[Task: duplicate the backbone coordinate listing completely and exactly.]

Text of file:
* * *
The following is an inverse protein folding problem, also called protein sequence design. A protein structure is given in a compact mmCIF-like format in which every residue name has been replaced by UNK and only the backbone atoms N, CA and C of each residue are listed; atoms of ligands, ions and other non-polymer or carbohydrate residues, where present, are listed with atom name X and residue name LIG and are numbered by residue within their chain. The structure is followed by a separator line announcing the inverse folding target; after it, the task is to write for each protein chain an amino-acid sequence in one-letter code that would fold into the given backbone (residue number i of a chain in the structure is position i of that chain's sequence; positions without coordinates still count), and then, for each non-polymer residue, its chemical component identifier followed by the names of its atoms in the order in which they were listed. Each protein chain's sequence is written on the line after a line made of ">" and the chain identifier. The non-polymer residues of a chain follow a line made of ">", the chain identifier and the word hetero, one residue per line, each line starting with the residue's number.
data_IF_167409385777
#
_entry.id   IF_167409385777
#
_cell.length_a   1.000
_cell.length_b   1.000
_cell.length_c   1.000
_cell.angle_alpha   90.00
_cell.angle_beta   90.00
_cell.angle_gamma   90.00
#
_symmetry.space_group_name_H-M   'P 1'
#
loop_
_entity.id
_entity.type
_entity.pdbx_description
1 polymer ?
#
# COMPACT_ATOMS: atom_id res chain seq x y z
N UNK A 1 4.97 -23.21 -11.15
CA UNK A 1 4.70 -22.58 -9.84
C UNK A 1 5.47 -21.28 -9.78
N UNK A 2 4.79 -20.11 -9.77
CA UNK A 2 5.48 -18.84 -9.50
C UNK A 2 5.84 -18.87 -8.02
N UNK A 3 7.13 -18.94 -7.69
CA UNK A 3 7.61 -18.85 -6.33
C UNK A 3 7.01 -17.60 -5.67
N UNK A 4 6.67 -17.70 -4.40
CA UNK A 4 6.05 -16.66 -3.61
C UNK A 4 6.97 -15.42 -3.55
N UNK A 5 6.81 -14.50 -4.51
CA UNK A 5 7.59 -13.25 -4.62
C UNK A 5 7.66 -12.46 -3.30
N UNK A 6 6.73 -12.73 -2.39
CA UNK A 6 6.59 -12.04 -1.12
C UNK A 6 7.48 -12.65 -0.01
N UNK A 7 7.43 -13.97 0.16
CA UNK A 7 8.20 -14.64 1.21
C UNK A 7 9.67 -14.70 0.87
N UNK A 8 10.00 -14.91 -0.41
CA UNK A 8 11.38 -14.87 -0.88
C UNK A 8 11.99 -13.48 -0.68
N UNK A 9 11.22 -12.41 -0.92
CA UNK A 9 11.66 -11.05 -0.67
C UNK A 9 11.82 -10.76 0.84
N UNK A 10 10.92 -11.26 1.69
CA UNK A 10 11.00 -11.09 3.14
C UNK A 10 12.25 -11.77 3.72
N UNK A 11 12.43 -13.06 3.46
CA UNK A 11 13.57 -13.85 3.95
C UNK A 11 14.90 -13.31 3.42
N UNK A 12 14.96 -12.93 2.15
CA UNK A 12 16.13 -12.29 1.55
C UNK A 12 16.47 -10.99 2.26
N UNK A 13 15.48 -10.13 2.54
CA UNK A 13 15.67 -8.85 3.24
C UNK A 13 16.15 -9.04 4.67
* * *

The following is an inverse protein folding problem, also called protein sequence design. A protein structure is given in a compact mmCIF-like format in which every residue name has been replaced by UNK and only the backbone atoms N, CA and C of each residue are listed; atoms of ligands, ions and other non-polymer or carbohydrate residues, where present, are listed with atom name X and residue name LIG and are numbered by residue within their chain. The structure is followed by a separator line announcing the inverse folding target; after it, the task is to write for each protein chain an amino-acid sequence in one-letter code that would fold into the given backbone (residue number i of a chain in the structure is position i of that chain's sequence; positions without coordinates still count), and then, for each non-polymer residue, its chemical component identifier followed by the names of its atoms in the order in which they were listed. Each protein chain's sequence is written on the line after a line made of ">" and the chain identifier. The non-polymer residues of a chain follow a line made of ">", the chain identifier and the word hetero, one residue per line, each line starting with the residue's number.
data_IF_167409385777
#
_entry.id   IF_167409385777
#
_cell.length_a   1.000
_cell.length_b   1.000
_cell.length_c   1.000
_cell.angle_alpha   90.00
_cell.angle_beta   90.00
_cell.angle_gamma   90.00
#
_symmetry.space_group_name_H-M   'P 1'
#
loop_
_entity.id
_entity.type
_entity.pdbx_description
1 polymer ?
#
# COMPACT_ATOMS: atom_id res chain seq x y z
N UNK A 1 4.97 -23.21 -11.15
CA UNK A 1 4.70 -22.58 -9.84
C UNK A 1 5.47 -21.28 -9.78
N UNK A 2 4.79 -20.11 -9.77
CA UNK A 2 5.48 -18.84 -9.50
C UNK A 2 5.84 -18.87 -8.02
N UNK A 3 7.13 -18.94 -7.69
CA UNK A 3 7.61 -18.85 -6.33
C UNK A 3 7.01 -17.60 -5.67
N UNK A 4 6.67 -17.70 -4.40
CA UNK A 4 6.05 -16.66 -3.61
C UNK A 4 6.97 -15.42 -3.55
N UNK A 5 6.81 -14.50 -4.51
CA UNK A 5 7.59 -13.25 -4.62
C UNK A 5 7.66 -12.46 -3.30
N UNK A 6 6.73 -12.73 -2.39
CA UNK A 6 6.59 -12.04 -1.12
C UNK A 6 7.48 -12.65 -0.01
N UNK A 7 7.43 -13.97 0.16
CA UNK A 7 8.20 -14.64 1.21
C UNK A 7 9.67 -14.70 0.87
N UNK A 8 10.00 -14.91 -0.41
CA UNK A 8 11.38 -14.87 -0.88
C UNK A 8 11.99 -13.48 -0.68
N UNK A 9 11.22 -12.41 -0.92
CA UNK A 9 11.66 -11.05 -0.67
C UNK A 9 11.82 -10.76 0.84
N UNK A 10 10.92 -11.26 1.69
CA UNK A 10 11.00 -11.09 3.14
C UNK A 10 12.25 -11.77 3.72
N UNK A 11 12.43 -13.06 3.46
CA UNK A 11 13.57 -13.85 3.95
C UNK A 11 14.90 -13.31 3.42
N UNK A 12 14.96 -12.93 2.15
CA UNK A 12 16.13 -12.29 1.55
C UNK A 12 16.47 -10.99 2.26
N UNK A 13 15.48 -10.13 2.54
CA UNK A 13 15.67 -8.85 3.24
C UNK A 13 16.15 -9.04 4.67